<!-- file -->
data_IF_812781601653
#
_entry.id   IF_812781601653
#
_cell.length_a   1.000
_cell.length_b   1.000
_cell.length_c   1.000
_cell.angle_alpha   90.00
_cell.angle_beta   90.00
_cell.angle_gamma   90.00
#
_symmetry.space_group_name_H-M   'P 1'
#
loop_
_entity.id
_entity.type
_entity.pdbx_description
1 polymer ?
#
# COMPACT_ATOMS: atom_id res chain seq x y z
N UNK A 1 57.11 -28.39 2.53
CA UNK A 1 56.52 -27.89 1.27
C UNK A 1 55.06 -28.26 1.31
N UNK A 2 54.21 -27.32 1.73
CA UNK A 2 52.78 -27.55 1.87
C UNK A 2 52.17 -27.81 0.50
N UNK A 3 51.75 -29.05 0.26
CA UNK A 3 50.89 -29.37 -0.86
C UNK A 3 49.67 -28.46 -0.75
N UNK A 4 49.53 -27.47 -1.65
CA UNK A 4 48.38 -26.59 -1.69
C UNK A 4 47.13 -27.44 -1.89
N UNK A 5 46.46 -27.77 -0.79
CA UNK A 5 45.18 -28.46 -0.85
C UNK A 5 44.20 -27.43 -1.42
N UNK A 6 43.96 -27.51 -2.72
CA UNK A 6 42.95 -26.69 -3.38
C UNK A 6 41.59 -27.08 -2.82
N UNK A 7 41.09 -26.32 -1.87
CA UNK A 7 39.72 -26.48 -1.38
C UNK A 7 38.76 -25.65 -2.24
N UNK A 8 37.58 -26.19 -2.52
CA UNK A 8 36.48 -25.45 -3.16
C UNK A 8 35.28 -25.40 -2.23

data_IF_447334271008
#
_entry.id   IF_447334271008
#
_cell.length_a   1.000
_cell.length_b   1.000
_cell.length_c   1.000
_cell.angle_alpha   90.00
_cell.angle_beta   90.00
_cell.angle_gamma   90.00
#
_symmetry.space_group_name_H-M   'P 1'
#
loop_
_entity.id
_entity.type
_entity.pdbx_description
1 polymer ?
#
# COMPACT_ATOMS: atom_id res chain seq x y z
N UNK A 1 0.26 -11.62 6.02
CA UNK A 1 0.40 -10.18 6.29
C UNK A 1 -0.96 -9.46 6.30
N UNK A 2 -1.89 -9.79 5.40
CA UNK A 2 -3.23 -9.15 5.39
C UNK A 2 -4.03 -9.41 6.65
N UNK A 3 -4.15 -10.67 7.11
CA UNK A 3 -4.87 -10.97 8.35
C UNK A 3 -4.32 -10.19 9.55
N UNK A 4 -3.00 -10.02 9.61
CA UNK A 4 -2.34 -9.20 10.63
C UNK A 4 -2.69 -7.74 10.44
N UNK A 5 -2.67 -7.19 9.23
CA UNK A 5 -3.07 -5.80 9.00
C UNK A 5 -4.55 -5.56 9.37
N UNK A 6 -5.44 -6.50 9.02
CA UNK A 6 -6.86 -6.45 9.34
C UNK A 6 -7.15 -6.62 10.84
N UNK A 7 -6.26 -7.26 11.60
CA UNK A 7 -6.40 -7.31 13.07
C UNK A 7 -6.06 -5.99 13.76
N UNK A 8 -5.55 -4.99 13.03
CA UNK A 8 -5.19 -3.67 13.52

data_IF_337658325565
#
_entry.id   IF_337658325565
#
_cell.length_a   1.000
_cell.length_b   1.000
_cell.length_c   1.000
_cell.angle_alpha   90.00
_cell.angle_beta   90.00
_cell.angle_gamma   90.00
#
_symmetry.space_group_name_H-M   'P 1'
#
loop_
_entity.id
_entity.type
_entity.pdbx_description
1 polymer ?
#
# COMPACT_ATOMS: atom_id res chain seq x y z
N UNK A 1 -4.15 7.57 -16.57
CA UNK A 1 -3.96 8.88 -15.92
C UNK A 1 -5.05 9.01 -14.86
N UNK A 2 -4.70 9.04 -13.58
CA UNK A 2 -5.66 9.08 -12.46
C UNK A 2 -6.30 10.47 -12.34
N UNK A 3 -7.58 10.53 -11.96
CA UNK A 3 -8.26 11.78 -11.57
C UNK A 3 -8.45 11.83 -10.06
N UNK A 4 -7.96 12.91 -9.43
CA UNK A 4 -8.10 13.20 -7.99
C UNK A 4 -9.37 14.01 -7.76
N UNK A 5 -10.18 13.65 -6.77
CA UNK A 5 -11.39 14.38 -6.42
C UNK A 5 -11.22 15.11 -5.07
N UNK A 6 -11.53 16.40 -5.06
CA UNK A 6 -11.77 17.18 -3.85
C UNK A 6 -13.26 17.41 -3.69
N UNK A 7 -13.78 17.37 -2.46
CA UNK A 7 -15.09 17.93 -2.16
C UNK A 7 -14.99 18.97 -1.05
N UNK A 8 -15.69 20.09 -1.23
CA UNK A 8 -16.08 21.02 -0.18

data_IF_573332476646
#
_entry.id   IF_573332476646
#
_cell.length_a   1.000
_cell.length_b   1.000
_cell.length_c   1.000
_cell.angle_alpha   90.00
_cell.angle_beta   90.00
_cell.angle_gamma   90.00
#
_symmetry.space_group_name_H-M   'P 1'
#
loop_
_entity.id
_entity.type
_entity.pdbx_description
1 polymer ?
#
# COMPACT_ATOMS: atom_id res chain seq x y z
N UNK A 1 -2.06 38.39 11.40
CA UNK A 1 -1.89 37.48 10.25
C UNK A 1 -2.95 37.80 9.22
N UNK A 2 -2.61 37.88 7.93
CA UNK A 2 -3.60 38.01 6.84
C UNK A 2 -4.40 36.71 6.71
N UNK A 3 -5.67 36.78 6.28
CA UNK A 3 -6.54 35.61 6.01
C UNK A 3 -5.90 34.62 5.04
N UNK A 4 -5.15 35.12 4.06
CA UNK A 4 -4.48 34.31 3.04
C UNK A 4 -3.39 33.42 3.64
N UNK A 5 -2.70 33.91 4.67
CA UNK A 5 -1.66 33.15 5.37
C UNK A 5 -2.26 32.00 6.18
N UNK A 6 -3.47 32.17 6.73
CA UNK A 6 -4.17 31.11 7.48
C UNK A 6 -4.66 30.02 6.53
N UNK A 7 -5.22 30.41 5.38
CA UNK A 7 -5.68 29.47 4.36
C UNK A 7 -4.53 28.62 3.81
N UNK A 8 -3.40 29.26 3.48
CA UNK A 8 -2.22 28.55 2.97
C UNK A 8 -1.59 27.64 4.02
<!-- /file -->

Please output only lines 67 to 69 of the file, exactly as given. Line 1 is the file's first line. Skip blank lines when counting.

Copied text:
C UNK A 1 -0.96 -9.46 6.30
N UNK A 2 -1.89 -9.79 5.40
CA UNK A 2 -3.23 -9.15 5.39